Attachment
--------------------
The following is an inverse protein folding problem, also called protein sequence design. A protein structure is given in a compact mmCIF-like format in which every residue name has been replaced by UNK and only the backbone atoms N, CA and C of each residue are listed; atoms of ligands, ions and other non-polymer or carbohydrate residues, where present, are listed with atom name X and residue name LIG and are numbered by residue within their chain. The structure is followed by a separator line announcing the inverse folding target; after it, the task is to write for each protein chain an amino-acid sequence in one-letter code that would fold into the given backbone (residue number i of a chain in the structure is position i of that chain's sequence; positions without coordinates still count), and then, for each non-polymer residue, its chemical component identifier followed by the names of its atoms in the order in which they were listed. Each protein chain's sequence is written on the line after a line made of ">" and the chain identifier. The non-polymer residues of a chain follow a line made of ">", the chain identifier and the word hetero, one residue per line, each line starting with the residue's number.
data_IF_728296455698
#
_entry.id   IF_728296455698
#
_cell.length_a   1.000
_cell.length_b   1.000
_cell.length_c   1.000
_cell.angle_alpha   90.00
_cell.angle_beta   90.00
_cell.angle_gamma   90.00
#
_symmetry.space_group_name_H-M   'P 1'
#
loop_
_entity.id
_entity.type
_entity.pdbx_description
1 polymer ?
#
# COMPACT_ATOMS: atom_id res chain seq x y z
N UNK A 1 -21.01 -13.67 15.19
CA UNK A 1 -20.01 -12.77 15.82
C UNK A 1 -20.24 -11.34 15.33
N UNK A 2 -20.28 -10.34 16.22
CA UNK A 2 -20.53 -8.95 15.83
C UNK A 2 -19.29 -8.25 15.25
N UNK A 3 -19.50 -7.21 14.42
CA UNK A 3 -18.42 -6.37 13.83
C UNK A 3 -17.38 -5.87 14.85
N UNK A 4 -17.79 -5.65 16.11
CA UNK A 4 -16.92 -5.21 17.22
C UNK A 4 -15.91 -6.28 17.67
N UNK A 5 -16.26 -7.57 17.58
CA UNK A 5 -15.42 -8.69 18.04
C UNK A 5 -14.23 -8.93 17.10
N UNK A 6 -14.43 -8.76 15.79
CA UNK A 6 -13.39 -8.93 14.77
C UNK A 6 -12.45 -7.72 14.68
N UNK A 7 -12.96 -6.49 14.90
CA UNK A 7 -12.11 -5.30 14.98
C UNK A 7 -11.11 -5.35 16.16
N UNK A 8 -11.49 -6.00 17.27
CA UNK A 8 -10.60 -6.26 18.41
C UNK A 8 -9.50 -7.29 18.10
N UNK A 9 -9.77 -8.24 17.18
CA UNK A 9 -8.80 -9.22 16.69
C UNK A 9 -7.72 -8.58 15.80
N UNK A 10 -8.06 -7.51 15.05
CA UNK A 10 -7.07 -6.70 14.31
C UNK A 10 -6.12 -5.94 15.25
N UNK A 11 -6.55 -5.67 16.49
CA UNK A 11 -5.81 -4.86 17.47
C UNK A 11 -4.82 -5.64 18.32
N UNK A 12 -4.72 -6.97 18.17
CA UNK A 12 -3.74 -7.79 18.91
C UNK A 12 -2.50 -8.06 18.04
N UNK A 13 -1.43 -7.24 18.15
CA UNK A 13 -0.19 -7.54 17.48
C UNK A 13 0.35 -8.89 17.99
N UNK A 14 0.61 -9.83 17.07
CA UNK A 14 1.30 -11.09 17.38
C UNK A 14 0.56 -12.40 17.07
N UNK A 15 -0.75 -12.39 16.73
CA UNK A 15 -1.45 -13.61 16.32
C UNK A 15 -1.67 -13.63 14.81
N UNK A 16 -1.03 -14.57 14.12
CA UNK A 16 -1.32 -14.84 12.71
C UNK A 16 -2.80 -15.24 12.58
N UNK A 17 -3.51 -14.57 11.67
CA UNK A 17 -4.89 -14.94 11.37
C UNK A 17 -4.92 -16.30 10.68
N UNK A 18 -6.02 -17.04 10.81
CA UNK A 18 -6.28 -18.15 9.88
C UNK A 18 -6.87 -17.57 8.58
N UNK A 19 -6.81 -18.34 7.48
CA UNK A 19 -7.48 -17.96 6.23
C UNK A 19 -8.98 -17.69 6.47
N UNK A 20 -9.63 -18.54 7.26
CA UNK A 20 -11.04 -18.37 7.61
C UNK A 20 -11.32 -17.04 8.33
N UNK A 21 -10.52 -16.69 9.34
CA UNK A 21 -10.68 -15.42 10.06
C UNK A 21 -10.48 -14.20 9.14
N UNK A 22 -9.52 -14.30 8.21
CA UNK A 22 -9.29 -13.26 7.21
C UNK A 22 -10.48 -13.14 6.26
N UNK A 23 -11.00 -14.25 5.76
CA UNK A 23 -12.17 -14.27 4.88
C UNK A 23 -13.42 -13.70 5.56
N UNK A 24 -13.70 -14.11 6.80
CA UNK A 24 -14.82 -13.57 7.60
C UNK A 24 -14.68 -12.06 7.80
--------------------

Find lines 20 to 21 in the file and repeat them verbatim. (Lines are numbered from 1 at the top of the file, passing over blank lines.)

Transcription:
#
# COMPACT_ATOMS: atom_id res chain seq x y z